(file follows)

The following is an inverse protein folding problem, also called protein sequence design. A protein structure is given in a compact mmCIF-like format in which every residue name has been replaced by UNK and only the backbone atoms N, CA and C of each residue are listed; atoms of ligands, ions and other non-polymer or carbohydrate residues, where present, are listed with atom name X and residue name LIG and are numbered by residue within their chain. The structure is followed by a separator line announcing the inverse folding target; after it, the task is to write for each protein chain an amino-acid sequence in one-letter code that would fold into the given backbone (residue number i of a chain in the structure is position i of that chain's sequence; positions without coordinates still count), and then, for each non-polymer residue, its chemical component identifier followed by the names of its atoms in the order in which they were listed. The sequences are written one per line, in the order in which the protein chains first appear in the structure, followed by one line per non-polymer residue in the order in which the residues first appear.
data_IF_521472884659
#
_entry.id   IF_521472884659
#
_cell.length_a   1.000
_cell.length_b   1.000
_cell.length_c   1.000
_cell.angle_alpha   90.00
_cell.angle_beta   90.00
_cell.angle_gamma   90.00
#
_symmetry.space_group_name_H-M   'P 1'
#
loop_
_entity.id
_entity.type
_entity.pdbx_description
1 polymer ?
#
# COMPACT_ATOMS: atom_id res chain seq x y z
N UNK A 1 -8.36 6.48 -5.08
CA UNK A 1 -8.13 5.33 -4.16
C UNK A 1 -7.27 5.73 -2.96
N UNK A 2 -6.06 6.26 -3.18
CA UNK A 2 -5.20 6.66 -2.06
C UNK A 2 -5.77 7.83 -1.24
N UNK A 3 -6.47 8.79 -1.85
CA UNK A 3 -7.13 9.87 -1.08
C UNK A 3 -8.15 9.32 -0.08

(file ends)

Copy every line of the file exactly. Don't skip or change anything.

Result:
The following is an inverse protein folding problem, also called protein sequence design. A protein structure is given in a compact mmCIF-like format in which every residue name has been replaced by UNK and only the backbone atoms N, CA and C of each residue are listed; atoms of ligands, ions and other non-polymer or carbohydrate residues, where present, are listed with atom name X and residue name LIG and are numbered by residue within their chain. The structure is followed by a separator line announcing the inverse folding target; after it, the task is to write for each protein chain an amino-acid sequence in one-letter code that would fold into the given backbone (residue number i of a chain in the structure is position i of that chain's sequence; positions without coordinates still count), and then, for each non-polymer residue, its chemical component identifier followed by the names of its atoms in the order in which they were listed. The sequences are written one per line, in the order in which the protein chains first appear in the structure, followed by one line per non-polymer residue in the order in which the residues first appear.
data_IF_521472884659
#
_entry.id   IF_521472884659
#
_cell.length_a   1.000
_cell.length_b   1.000
_cell.length_c   1.000
_cell.angle_alpha   90.00
_cell.angle_beta   90.00
_cell.angle_gamma   90.00
#
_symmetry.space_group_name_H-M   'P 1'
#
loop_
_entity.id
_entity.type
_entity.pdbx_description
1 polymer ?
#
# COMPACT_ATOMS: atom_id res chain seq x y z
N UNK A 1 -8.36 6.48 -5.08
CA UNK A 1 -8.13 5.33 -4.16
C UNK A 1 -7.27 5.73 -2.96
N UNK A 2 -6.06 6.26 -3.18
CA UNK A 2 -5.20 6.66 -2.06
C UNK A 2 -5.77 7.83 -1.24
N UNK A 3 -6.47 8.79 -1.85
CA UNK A 3 -7.13 9.87 -1.08
C UNK A 3 -8.15 9.32 -0.08